Although DRIVE was initially developed for in-person delivery, telehealth delivery via mHealth platforms can improve cost-effectiveness, deliver long-term care, and directly support both families and care providers . Identifying alternate avenues for families to access care is increasingly important [ ], including for children with obesity during the COVID-19 pandemic when families are unwilling or unable to present in-person for treatment [ ]. To this end, the objectives of the studies reported herein were to examine 1) the acceptability of a remotely delivered weight management program (mHealth DRIVE) as determined by the parents and children who used the program, 2) the preliminary effectiveness of this virtual program to reduce child body mass, and 3) the perceived need and willingness to deliver mHealth DRIVE by SafeCare providers.
Parents were recruited from their children’s after-school wellness program. Parents were invited to attend an informational session that explained the purpose of mHealth DRIVE. Eligibility criteria for children included ages 5 to 14 years; be physically capable of exercise; and be free of diseases that affect metabolism, body weight, and food intake, including type 1 or type 2 diabetes, HIV/AIDS, and cancer. Children were excluded if they had significant cardiovascular disease or disorders or other significant medical problems that would prevent them from engaging in regular physical activity. Inclusion criteria for parents included having a smart phone and being willing to use the smartphone for the intervention. Eleven child/parent dyads enrolled, but 1 dyad was excluded from all analyses because of the child’s low BMI percentile (4th percentile). Parents provided written informed consent, and children provided assent. Study procedures were approved by the Pennington Biomedical Research Center institutional review board.
Intervention Sessions, Treatment Goals, and Tracking of Weight and Behaviors
Child/parent dyads attended 8 counseling sessions (approximately 30 minutes each) primarily over their internet-connected device (eg, smartphone, tablet, laptop, or desktop computer). Most interactions were via video calls or phone, but email and text communication also occurred. The DRIVE curriculum was shortened to 13-weeks to align with the school semester. A Pennington Biomedical counselor delivered sessions and provided individualized advice and problem-solving strategies for the parent and the child. Each session included an interactive component for the parent and child related to healthy eating and active play, and interactive parenting training. Sessions were based on treatment methods that promote child weight loss that have been sustained for 10 years [, ]. Although the sessions were remotely delivered, counselors were able to deploy motivational interviewing techniques to address decreases in motivation, which are inevitable in longer-term interventions [ ].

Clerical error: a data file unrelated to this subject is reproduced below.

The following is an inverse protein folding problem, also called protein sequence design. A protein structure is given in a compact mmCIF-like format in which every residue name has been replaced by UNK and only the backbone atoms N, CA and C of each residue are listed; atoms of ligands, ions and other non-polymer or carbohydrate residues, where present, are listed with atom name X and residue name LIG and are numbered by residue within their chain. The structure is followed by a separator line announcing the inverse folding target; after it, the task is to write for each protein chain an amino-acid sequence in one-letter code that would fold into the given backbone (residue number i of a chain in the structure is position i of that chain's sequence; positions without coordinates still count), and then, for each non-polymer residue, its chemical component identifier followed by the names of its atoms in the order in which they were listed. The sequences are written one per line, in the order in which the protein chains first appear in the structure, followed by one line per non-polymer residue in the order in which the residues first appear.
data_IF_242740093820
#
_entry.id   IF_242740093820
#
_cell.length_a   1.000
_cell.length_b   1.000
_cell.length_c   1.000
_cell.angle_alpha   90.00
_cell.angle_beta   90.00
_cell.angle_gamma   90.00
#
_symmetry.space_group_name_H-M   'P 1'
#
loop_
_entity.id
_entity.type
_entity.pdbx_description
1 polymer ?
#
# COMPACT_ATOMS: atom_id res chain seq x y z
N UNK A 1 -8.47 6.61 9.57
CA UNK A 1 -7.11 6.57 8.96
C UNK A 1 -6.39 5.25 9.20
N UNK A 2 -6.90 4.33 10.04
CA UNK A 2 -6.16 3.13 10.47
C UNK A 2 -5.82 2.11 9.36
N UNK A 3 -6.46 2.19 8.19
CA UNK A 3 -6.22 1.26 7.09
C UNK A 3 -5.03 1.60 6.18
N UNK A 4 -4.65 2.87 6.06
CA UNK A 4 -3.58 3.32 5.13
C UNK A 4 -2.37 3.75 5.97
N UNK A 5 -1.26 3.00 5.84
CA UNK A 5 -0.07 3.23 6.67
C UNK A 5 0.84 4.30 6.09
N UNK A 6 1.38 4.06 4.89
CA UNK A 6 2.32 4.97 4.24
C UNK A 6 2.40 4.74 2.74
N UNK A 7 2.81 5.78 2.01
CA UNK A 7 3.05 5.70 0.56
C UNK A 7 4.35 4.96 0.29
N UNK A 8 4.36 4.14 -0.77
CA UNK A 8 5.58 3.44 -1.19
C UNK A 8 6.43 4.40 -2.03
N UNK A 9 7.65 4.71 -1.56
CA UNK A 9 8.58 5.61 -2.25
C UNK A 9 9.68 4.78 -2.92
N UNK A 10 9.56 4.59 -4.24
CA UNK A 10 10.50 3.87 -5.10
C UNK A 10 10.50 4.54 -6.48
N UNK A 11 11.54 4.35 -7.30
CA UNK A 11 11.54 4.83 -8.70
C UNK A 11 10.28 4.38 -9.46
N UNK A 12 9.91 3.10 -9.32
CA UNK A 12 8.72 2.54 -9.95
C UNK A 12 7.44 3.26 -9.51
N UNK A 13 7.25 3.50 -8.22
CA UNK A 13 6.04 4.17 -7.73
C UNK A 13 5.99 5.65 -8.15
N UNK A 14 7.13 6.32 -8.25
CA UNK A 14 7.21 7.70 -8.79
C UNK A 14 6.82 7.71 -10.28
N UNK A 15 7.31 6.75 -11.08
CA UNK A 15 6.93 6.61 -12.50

The guiding principles of the sessions were 1) weight and activity monitoring; 2) building commitment and overcoming barriers to healthy behavior changes, with a goal of teaching the parent to model appropriate diet and physical activity behaviors for their child; 3) review of progress and problem-solving to address poor adherence to behavioral goals; and 4) food monitoring and goal setting for nutrient intake. Sessions focused on how to motivate the child and manage noncompliance; techniques included praise and reward, positive reinforcement, selective ignoring, contracting, preplanning for meals and physical activity, shaping behaviors, modeling, changes to the home environment, and facilitating social support for behavior change [, ]. The dietary approach employed food monitoring and goal setting for nutrient intake, and the Traffic Light Diet [ ] was included to facilitate remote modification of dietary changes. The Traffic Light Diet teaches parents and children to categorize foods based on green (low calorie foods to be eaten freely), yellow (moderate-calorie foods to be eaten occasionally), and red (high-calorie foods to be eaten rarely), with the goal to gradually reduce the number of red foods eaten each week. The physical activity approach introduced free or inexpensive activity options that the children enjoyed and addressed barriers to physical activity.
Children’s energy requirements were estimated using a physical activity level of 1.4 and the Harris-Benedict equation, which has good accuracy in youth with obesity . The energy intake goal was 250 kcal/d less than estimated energy requirements, which should promote modest weight loss and weight gain attenuation over time. The activity goal of children was to gradually increase physical activity to a goal of approximately 6,000 steps/day above their personal baseline values, which is appropriate as we expected low baseline physical activity [ ]. This activity goal was the equivalent of an additional 30 min/day of moderate-to-vigorous physical activity as a gradual increase towards the physical activity guidelines of 60 min/day of moderate-to-vigorous physical activity [ ].